As much as I love perennials, I have to admit that for long-term color, annuals have them beat. With annuals, you miss a constantly changing repertoire but the compensation — if it is one — is the more or less endless blare of color the season through.
Quick now, what is the longest blooming annual you can grow? It is pansies, or their brethren, violas. Not many people answer the question correctly, because most pansy flowering is during the cooler, even colder, months of the year, when annuals, or many other flowers, for that matter, aren’t on anyone’s mind. Pansies, planted in bloom in October, will, in a good growing year for them — like the now fleeting one — bloom continuously until June of the next year. Seven or eight months of flower. What perennial will do that? Certainly not any hot-weather annuals, which are just coming into flower, to last maybe five months in a good summer, which, incidentally is not a common occurrence. With comparison of annual versus perennial crops in equal patches of ground, say 10 feet square, the annuals have it hands down, particularly if they are deadheaded promptly toward the end of the first flush of flowering.
Some perennials can eke out more than one spate of flowering if deadheaded but, on the whole, not as flagrantly as annuals. Annuals’ whole purpose in life, raison de ’etre if you will, is to make seeds to propagate their offspring. Some perennials won’t even respond to such a reflowering regimen, much less make a huge success of it.
The annual lineup was for years dominated by marigolds, zinnias and petunias. Then along came impatiens, which quickly zoomed into first place until the curse of downy mildew struck them like COVID-19 and literally millions of them perished a few years ago. They have, at last, rebounded somewhat but they are still not as abundant as before. If the mildew remains dormant, impatiens will, in all likelihood, regain first place, especially for shade.
There are hundreds of annuals, and a few of them are worth growing. Whatever happened to melampodium? It was my go-to annual for sun for years. Little button yellow flowers would go on from May until frost, deadheading or not. I haven’t seen a single one around in a long time.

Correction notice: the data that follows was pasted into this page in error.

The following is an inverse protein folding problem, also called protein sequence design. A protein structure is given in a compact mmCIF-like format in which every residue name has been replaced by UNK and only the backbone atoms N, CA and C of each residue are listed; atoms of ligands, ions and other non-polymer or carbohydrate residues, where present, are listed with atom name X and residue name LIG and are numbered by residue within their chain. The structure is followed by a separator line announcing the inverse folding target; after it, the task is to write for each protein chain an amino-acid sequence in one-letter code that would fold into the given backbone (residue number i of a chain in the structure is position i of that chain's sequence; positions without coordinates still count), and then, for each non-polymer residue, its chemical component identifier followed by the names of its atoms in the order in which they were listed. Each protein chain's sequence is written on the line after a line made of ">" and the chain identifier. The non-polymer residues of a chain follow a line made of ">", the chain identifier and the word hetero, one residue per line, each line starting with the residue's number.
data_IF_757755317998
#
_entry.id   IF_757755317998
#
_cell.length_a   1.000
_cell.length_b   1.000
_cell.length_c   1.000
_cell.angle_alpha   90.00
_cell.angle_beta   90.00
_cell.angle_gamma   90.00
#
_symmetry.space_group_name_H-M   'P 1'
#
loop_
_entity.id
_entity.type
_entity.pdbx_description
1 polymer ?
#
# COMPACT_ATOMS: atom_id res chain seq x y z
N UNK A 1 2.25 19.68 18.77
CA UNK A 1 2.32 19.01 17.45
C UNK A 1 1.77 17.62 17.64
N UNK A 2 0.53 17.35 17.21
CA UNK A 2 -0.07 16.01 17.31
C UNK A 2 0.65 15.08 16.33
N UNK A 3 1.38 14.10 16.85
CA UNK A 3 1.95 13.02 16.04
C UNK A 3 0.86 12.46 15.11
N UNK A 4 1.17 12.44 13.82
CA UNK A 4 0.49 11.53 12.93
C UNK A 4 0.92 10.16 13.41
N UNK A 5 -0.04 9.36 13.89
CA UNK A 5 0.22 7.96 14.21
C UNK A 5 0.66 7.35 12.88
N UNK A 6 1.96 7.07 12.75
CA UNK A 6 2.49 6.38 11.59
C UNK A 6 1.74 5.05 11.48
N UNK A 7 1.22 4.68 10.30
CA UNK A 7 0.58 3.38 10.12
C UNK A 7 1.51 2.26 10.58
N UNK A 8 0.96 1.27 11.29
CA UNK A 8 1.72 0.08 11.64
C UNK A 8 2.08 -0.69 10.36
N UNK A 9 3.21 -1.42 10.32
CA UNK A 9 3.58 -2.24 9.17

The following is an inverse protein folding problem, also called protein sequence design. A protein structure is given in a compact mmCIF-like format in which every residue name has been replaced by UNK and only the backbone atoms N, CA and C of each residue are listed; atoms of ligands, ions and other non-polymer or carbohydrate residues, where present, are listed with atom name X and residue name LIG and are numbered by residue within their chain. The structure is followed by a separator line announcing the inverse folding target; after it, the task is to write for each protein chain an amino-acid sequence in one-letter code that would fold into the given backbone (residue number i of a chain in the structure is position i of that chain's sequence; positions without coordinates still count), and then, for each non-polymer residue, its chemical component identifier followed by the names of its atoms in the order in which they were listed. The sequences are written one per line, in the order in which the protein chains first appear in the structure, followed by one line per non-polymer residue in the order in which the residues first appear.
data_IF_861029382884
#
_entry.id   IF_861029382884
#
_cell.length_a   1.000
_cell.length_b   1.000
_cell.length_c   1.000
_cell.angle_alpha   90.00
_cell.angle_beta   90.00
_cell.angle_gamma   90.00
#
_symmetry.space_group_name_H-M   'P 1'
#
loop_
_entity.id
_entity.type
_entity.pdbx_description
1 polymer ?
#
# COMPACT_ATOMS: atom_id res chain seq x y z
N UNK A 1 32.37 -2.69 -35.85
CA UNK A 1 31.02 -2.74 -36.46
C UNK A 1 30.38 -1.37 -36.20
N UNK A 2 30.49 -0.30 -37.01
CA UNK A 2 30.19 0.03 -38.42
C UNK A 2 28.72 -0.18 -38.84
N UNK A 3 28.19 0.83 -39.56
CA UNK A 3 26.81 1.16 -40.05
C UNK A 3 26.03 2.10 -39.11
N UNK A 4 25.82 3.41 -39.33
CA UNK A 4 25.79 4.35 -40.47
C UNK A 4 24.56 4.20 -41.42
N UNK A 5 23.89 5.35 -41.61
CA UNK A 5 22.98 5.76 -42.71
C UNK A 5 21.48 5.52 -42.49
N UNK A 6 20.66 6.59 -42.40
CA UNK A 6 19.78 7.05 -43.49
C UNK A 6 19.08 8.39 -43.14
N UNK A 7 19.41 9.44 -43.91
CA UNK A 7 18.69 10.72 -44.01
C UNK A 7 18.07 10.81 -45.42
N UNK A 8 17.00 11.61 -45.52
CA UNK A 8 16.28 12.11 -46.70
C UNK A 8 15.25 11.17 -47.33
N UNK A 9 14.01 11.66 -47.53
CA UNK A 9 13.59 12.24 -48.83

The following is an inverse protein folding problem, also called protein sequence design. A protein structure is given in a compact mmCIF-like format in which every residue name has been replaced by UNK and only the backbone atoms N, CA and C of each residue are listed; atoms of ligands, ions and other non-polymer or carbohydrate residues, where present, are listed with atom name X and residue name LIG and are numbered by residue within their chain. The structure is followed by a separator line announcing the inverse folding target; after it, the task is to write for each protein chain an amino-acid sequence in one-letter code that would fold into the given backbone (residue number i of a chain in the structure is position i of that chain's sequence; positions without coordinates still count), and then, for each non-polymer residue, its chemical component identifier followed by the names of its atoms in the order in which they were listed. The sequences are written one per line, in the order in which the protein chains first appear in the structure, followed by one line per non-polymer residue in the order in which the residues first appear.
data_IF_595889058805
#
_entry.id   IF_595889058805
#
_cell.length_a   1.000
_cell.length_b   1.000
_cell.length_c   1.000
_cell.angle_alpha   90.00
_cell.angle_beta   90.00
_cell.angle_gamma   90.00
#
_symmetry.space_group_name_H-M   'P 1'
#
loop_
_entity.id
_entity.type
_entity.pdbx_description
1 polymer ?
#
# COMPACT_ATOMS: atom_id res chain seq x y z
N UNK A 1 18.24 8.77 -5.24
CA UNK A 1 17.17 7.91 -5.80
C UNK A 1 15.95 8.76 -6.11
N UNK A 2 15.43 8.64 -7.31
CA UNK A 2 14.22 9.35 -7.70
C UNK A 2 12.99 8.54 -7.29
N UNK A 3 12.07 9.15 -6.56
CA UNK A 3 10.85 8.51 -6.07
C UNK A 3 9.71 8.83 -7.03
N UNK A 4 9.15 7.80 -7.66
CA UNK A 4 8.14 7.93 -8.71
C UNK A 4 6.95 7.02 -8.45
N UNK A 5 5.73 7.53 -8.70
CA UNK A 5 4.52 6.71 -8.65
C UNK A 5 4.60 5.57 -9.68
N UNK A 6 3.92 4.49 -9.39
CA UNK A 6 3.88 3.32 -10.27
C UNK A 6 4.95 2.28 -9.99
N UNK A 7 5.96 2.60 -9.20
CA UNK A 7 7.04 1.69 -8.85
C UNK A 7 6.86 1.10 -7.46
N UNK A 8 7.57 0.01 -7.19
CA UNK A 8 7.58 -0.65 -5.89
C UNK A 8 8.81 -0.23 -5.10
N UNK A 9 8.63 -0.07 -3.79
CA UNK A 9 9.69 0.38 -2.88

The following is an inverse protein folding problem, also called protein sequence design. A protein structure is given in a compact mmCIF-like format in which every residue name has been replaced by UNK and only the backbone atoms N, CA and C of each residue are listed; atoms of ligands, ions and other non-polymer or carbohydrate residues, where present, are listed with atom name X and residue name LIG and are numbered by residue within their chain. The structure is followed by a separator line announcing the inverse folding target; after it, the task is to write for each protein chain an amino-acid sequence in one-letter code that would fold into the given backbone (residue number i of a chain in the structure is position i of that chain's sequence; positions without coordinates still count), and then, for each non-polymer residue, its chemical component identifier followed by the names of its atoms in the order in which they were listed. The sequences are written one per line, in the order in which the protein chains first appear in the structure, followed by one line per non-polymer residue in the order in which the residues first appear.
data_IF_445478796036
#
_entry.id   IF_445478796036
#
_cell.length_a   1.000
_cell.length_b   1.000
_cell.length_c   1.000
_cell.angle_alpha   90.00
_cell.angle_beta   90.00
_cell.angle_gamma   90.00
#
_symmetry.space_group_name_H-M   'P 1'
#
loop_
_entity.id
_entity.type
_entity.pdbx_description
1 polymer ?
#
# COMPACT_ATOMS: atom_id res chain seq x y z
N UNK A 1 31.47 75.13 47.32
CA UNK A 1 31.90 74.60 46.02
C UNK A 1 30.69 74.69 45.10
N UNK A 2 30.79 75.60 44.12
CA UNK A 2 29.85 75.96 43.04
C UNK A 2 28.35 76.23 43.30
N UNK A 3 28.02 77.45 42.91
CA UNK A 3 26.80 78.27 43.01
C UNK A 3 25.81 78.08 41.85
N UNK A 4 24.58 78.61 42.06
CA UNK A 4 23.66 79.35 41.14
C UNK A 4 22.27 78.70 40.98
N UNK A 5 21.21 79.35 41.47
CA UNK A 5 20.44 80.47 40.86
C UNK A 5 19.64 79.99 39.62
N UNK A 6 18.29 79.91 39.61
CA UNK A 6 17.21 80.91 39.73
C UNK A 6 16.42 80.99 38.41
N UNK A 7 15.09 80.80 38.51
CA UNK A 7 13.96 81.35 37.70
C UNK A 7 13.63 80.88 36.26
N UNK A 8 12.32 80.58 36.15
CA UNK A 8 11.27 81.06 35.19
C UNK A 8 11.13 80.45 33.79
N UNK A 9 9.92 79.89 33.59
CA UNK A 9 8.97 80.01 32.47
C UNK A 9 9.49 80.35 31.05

Then there are zinnias. The old-timey tall ones are better planted in place, for growing them from small plants doesn’t always work. However, there are now a number of dwarf varieties that suffer no setback from replanting and are available as small plants in packs. Several good colors are available.
Wax begonias are available in many colors, some with bronze foliage and others green. Sometimes they jump out of the ground like a house afire, but other times, like this year, they sit around and sulk until their leaves rot away. I blame this year’s begonia problems on unusually cool, even bordering on cold, temperatures in April and well into May. They are, indeed, tropical plants and sulk if it is cold.
Then there is the tall cleome, about my favorite large annual and best planted from seed. I have related before my experience with cleome, when, some 30 years or more ago, I bought a packet of seeds for nine cents. You read it right, nine cents. From that meager purchase, I have enjoyed unknown thousands of plants every year from reseeding, to which the plants are prone. In fact, my only effort is hoeing out the burgeoning excess of plants. Cleome will grow to three feet or more in good soil.
Torenia, the wishbone flower, is a good substitute for impatiens in shade or part sun. The common name comes from a little forked part of the flower that is buried under the outer casing of petals and that can be seen by pulling the outer petals slowly apart, which will reveal the wishbone. These plants will self-seed on their own, but do not sprout until after hot weather has arrived. Newer colors have been bred that escape the older, blue and purple ones combined with white.
There are varied other specialty annuals, including vines (i.e. morning glory), and perhaps on another day we will look at some of them.
From Poor Willie’s Almanack — Make haste while the sun shines and put in some annuals. After all, you only live once. Wait a minute; you live every day, until you only die once.
JIMMY WILLIAMS is the garden writer for The Post-Intelligencer, where he can be con- tacted on Monday mornings at 642-1162.